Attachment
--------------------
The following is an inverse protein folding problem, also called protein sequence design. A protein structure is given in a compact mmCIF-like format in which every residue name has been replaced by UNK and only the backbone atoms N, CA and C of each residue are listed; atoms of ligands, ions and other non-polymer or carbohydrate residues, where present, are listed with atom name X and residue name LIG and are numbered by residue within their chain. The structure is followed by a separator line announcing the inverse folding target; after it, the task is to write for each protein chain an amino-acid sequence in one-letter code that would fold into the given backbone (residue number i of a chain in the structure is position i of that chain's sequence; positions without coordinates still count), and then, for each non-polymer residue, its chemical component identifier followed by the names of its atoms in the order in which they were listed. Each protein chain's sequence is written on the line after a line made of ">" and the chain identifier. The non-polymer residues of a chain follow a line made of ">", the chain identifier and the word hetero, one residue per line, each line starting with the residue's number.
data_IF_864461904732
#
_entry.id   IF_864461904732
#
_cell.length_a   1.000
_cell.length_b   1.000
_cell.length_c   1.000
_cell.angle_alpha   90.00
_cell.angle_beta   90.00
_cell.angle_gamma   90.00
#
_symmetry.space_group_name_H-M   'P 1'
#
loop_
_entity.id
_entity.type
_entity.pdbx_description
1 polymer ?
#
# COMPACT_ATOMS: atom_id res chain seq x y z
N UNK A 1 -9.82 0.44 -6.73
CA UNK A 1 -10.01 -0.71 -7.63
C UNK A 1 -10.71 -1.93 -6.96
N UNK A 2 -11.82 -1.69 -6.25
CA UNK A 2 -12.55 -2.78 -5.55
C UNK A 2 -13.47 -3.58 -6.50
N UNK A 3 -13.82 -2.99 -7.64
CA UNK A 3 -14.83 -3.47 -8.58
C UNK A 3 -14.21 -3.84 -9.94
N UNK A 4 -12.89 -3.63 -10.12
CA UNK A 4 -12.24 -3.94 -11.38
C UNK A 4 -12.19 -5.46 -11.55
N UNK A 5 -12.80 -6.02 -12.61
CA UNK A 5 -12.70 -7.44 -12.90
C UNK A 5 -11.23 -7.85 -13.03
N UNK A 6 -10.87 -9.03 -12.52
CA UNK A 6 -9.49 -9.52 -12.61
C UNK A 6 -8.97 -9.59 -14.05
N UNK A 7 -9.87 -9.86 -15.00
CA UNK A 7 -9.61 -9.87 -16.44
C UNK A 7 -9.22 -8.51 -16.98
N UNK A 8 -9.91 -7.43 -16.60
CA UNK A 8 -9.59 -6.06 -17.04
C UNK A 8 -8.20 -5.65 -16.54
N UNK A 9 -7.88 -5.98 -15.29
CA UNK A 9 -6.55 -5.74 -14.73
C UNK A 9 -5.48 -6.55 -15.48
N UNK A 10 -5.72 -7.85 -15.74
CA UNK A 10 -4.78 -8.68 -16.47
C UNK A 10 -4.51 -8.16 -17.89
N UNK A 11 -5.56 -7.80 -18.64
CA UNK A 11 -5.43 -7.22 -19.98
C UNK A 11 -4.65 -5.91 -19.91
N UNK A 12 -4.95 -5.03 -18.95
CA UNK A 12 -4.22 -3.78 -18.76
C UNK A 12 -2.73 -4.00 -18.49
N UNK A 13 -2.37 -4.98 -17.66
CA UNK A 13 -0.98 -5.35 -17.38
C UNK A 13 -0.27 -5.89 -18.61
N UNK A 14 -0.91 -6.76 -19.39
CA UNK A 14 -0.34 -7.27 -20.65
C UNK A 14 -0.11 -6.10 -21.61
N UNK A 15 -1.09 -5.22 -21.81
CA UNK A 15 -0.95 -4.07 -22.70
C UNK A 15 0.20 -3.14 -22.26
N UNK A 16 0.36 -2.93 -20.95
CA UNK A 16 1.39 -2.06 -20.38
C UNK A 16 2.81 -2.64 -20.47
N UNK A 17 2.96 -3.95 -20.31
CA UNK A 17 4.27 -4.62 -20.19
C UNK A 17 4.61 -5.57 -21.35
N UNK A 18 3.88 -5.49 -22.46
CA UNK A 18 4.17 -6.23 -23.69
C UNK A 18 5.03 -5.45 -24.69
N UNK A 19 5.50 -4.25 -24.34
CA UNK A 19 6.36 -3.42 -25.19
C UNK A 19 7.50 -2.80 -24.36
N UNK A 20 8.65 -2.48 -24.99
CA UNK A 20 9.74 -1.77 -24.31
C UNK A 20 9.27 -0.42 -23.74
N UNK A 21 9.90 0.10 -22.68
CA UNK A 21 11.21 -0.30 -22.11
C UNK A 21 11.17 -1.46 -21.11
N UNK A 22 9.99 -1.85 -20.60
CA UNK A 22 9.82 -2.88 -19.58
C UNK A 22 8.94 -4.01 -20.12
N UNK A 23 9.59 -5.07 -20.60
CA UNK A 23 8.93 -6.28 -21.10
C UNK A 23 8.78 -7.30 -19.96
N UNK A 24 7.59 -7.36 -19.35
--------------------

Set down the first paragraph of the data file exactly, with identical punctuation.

The following is an inverse protein folding problem, also called protein sequence design. A protein structure is given in a compact mmCIF-like format in which every residue name has been replaced by UNK and only the backbone atoms N, CA and C of each residue are listed; atoms of ligands, ions and other non-polymer or carbohydrate residues, where present, are listed with atom name X and residue name LIG and are numbered by residue within their chain. The structure is followed by a separator line announcing the inverse folding target; after it, the task is to write for each protein chain an amino-acid sequence in one-letter code that would fold into the given backbone (residue number i of a chain in the structure is position i of that chain's sequence; positions without coordinates still count), and then, for each non-polymer residue, its chemical component identifier followed by the names of its atoms in the order in which they were listed. Each protein chain's sequence is written on the line after a line made of ">" and the chain identifier. The non-polymer residues of a chain follow a line made of ">", the chain identifier and the word hetero, one residue per line, each line starting with the residue's number.